As I grew older and (I hope) wiser, I applied what I knew of forensic science, martial arts, basic survival, and common sense to the problem. I thought of what to do during the crisis and what could be done after –especially if zombies completely overwhelmed civilization as we know it. I’ve discussed this as a guest on scores of zombie panels. I wrote about it in books like ZOMBIE CSU: The Forensics of the Living Dead and PATIENT ZERO.

But all of that was really tackling it from the point of view of an adult. I’m a very big guy, I’m an 8th degree black belt jujutsu master and former bodyguard, and I have over fifty years of life experience to draw on.

It still left me with the question of what would I have done if this happened when I was a kid? Or, what if it had happened when I was a baby and my whole life had been lived after the fall of mankind. Tough questions.

I’m a writer, and when I have something tough to figure out, I tend to write about it. Which is how ROT & RUIN got started. To explore it, I wrote it.

I started with a kid –Benny Imura-- who was a toddler when the dead rose and is now fifteen. Everything in his world has been changed because of that. Benny doesn’t truly know what life was before the terrible events of ‘First Night’. Almost all of the adults he knows have lost all faith in everything that had been part of their world: society, politics, religion, technology, the military. They are all suffering from a kind of post-traumatic stress disorder. But Benny is fifteen. He expects to have a life and a future. He and his friends may have been handed a broken world, but it’s the world they’re going to have to live in. They don’t accept the idea that there is no future.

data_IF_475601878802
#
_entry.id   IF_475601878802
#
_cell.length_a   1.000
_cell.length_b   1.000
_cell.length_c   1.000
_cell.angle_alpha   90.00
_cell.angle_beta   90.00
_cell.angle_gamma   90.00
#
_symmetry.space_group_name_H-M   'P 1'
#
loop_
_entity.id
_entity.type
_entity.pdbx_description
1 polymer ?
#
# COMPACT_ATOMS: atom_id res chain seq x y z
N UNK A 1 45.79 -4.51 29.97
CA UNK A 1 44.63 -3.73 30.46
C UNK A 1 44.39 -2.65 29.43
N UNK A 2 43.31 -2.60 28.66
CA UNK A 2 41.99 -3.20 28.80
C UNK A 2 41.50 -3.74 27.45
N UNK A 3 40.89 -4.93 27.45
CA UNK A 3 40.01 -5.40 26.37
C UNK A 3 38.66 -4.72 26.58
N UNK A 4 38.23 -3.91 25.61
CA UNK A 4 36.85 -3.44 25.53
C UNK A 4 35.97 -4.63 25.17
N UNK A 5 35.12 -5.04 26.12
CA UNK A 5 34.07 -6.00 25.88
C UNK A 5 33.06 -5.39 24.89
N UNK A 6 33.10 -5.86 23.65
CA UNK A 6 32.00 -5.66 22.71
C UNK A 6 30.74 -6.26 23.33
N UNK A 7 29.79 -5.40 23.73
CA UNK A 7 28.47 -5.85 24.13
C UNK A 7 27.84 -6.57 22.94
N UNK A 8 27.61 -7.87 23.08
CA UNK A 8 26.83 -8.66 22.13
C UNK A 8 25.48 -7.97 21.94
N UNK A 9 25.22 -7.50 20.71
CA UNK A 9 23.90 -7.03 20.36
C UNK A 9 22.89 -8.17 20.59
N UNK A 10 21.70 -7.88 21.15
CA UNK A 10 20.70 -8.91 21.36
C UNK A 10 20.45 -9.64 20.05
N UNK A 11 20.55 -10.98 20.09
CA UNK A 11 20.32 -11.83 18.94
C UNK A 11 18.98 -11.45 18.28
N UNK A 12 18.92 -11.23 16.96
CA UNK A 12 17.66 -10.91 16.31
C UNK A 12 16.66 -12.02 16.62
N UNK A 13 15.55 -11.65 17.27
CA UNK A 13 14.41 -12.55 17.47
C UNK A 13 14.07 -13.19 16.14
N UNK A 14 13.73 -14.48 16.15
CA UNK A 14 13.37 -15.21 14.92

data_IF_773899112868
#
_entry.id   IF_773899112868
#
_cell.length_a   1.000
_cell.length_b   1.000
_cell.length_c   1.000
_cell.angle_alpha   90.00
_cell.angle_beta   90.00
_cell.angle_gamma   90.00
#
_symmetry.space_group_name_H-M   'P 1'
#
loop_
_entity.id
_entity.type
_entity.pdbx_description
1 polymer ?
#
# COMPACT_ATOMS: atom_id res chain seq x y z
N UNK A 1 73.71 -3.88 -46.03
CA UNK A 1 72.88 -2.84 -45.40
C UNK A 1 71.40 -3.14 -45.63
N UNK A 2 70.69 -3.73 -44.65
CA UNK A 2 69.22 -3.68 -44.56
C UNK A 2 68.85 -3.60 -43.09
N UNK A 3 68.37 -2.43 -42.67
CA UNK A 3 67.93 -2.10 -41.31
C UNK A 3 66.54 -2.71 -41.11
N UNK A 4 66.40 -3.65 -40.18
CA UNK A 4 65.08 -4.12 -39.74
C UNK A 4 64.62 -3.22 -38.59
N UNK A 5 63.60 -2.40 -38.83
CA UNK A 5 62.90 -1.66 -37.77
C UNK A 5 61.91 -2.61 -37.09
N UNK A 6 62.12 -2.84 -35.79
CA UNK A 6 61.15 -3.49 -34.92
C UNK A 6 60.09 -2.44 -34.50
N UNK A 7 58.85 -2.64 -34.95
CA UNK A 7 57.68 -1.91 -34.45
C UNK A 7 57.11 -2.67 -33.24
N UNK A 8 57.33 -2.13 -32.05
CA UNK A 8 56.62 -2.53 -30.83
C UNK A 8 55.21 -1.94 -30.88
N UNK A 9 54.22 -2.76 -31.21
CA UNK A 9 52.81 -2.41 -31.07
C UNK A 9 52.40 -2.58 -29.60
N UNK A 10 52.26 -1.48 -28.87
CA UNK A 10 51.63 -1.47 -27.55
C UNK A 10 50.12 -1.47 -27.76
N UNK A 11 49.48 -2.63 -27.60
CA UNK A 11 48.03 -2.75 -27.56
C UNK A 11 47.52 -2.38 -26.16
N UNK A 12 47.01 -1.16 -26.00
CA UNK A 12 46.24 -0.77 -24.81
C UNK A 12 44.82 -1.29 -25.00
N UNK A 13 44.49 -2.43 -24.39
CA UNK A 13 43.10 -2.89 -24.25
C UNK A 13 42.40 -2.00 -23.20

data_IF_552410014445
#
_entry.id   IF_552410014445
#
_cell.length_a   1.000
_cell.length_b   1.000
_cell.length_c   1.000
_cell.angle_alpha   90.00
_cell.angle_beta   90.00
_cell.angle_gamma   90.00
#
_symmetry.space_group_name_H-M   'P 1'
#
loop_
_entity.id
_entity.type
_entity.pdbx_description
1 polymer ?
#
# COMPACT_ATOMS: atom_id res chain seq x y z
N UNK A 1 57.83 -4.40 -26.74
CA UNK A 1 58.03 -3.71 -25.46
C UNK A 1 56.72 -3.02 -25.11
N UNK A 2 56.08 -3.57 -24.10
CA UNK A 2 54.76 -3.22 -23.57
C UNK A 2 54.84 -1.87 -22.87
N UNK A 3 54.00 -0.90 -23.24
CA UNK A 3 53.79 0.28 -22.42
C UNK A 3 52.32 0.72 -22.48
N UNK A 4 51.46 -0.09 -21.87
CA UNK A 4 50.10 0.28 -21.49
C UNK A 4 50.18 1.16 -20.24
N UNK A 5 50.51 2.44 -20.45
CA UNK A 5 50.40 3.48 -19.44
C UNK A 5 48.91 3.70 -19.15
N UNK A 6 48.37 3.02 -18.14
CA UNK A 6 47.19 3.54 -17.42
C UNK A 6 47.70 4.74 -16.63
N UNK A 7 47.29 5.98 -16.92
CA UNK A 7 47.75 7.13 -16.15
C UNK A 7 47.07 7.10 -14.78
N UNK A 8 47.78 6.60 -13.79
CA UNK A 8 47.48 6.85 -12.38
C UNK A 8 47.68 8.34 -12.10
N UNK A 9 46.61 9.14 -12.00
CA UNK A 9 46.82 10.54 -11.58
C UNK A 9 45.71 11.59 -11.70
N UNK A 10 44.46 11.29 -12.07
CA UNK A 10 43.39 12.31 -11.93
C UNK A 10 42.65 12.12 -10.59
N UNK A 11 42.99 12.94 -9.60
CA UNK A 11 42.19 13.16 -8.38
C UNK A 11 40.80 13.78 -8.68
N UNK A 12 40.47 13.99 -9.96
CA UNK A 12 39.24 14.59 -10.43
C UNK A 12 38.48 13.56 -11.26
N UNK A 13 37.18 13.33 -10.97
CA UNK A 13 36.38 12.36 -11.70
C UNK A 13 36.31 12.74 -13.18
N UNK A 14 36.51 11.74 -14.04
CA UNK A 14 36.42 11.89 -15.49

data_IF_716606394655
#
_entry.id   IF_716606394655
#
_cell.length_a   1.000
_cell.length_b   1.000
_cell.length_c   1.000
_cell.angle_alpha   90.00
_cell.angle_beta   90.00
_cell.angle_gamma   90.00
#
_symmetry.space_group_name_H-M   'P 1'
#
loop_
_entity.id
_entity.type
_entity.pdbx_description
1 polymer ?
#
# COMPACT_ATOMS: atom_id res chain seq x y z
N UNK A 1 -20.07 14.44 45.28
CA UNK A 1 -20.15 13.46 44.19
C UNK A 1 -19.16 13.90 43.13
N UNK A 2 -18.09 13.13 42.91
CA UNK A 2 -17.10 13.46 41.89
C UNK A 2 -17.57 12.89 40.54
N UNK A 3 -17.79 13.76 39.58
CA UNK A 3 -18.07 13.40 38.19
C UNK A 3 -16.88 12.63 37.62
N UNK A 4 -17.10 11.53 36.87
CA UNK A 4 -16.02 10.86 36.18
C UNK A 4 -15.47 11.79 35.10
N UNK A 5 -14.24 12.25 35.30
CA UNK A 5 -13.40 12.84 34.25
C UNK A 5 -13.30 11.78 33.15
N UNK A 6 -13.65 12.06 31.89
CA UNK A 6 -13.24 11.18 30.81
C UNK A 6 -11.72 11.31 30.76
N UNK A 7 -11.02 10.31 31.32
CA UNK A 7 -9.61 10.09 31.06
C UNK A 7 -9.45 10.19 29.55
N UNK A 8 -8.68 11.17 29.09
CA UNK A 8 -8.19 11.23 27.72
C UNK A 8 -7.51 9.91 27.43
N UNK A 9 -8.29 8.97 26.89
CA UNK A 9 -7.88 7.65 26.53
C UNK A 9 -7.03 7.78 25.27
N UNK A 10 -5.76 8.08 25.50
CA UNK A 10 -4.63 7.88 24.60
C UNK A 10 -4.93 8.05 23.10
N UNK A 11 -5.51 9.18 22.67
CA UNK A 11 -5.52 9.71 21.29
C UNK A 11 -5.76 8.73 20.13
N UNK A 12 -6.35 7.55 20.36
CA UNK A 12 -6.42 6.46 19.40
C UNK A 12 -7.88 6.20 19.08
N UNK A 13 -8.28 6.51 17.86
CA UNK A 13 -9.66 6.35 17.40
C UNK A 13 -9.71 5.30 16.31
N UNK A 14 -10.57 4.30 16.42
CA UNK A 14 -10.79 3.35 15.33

At the same time, everything in Benny’s world is defined by death. Everyone has lost someone (and even Benny has vague memories of his parents from First Night). The specter of death looms over everything and pollutes Benny’s world. This is where we meet him, and ass Benny explores this world –dealing with the constant threat of zombies, entrenched fears, violence, and the enduring corruption of evil men…he learns what it means to be alive. And to be human.

Benny Imura is an ordinary teenager, but ‘ordinary’ is a funny word, because when you scratch the surface of every single ordinary person you find an extraordinary uniqueness. Benny discovers his own weaknesses and learns the value of courage, trust, love, optimism and honor as he struggles to survive in world where zombies are really the least of his problems.


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Quotes Lou Liked

Jonathan Maberry
“There are moments that define a person's whole life. Moments in which everything they are and everything they may possibly become balance on a single decision. Life and death, hope and despair, victory and failure teeter precariously on the decision made at that moment. These are moments ungoverned by happenstance, untroubled by luck. These are the moments in which a person earns the right to live, or not.”